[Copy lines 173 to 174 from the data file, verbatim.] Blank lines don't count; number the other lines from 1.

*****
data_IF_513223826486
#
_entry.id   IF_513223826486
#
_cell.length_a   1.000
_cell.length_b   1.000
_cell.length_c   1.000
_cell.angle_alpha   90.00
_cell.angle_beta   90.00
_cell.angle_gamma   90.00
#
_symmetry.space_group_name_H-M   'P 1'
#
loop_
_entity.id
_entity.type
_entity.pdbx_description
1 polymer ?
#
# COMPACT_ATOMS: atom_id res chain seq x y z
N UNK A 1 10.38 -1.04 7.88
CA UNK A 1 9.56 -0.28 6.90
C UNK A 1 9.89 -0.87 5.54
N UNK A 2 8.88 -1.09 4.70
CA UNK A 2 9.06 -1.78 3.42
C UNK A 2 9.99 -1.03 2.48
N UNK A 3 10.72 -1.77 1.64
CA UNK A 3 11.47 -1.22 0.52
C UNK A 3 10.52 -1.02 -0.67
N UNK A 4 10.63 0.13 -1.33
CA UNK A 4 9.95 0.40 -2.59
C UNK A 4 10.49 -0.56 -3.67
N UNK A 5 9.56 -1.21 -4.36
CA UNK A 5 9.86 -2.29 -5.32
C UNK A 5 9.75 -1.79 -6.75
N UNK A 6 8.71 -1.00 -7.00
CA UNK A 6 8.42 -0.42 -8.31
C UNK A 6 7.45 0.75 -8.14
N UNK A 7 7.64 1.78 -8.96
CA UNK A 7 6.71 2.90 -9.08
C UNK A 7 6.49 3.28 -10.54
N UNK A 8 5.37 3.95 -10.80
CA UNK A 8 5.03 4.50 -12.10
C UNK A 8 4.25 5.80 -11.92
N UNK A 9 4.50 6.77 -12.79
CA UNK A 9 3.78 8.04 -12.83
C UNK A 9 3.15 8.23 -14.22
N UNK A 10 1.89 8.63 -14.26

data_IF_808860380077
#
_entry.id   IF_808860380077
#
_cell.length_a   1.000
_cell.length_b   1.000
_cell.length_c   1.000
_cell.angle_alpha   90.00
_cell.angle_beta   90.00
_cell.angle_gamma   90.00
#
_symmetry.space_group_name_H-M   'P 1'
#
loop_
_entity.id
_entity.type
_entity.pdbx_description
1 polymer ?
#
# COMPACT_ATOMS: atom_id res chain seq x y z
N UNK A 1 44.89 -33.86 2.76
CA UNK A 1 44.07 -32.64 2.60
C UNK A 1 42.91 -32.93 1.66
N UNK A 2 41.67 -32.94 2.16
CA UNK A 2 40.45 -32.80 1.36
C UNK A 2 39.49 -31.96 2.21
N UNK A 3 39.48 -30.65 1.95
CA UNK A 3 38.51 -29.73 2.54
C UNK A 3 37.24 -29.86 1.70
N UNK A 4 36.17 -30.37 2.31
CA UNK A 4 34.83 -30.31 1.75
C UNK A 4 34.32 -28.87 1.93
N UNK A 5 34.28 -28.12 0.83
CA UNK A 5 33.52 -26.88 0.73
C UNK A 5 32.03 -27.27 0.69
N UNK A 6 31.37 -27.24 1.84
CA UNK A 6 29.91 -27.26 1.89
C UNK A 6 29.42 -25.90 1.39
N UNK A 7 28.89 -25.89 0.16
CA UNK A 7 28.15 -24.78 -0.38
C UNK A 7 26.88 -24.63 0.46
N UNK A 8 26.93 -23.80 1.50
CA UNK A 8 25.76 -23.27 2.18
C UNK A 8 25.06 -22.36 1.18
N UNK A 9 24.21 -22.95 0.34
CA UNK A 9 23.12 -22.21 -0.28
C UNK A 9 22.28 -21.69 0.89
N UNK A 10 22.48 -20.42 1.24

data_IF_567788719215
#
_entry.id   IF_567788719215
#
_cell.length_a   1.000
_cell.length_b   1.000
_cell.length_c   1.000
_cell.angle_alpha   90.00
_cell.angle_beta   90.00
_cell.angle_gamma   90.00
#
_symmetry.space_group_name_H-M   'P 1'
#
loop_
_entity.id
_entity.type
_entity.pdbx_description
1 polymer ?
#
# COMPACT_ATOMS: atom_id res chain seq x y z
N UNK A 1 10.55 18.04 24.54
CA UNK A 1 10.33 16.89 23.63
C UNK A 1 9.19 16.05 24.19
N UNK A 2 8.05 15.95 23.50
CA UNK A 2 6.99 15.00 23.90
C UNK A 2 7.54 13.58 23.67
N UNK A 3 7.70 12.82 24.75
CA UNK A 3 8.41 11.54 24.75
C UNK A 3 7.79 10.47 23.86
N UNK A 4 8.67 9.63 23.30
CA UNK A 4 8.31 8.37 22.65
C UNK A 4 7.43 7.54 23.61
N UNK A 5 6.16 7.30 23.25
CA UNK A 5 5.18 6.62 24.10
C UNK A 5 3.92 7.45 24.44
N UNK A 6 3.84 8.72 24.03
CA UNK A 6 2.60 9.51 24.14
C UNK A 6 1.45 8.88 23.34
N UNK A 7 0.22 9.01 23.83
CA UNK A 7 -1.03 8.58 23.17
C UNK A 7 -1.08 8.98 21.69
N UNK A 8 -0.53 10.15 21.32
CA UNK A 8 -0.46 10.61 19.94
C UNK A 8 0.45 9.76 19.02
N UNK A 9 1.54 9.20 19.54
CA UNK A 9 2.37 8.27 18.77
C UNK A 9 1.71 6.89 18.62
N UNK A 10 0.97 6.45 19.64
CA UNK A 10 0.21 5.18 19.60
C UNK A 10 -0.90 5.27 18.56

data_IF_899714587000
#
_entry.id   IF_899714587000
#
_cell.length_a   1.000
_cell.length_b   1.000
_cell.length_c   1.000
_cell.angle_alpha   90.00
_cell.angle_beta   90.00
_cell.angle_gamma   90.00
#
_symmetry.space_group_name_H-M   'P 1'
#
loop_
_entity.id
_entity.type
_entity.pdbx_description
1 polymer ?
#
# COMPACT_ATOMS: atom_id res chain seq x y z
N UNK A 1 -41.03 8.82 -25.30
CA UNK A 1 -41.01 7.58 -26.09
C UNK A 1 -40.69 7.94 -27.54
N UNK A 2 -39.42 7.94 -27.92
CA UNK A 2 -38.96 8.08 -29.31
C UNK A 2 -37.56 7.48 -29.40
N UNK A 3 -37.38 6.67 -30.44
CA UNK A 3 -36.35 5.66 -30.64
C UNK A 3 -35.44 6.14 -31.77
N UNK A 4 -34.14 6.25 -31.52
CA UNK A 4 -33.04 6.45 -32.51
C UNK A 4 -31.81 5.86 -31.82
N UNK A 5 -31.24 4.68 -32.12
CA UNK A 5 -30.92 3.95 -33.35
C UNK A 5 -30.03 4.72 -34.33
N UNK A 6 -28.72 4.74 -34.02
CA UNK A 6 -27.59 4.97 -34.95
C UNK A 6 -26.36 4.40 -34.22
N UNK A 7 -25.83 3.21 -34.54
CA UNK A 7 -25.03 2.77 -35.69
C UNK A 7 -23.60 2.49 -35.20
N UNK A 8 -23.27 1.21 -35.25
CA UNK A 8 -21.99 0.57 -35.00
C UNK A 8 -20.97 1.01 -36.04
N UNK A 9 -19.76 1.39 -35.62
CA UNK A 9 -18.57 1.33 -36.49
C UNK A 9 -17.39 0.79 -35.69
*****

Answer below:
N UNK A 3 -37.38 6.67 -30.44
CA UNK A 3 -36.35 5.66 -30.64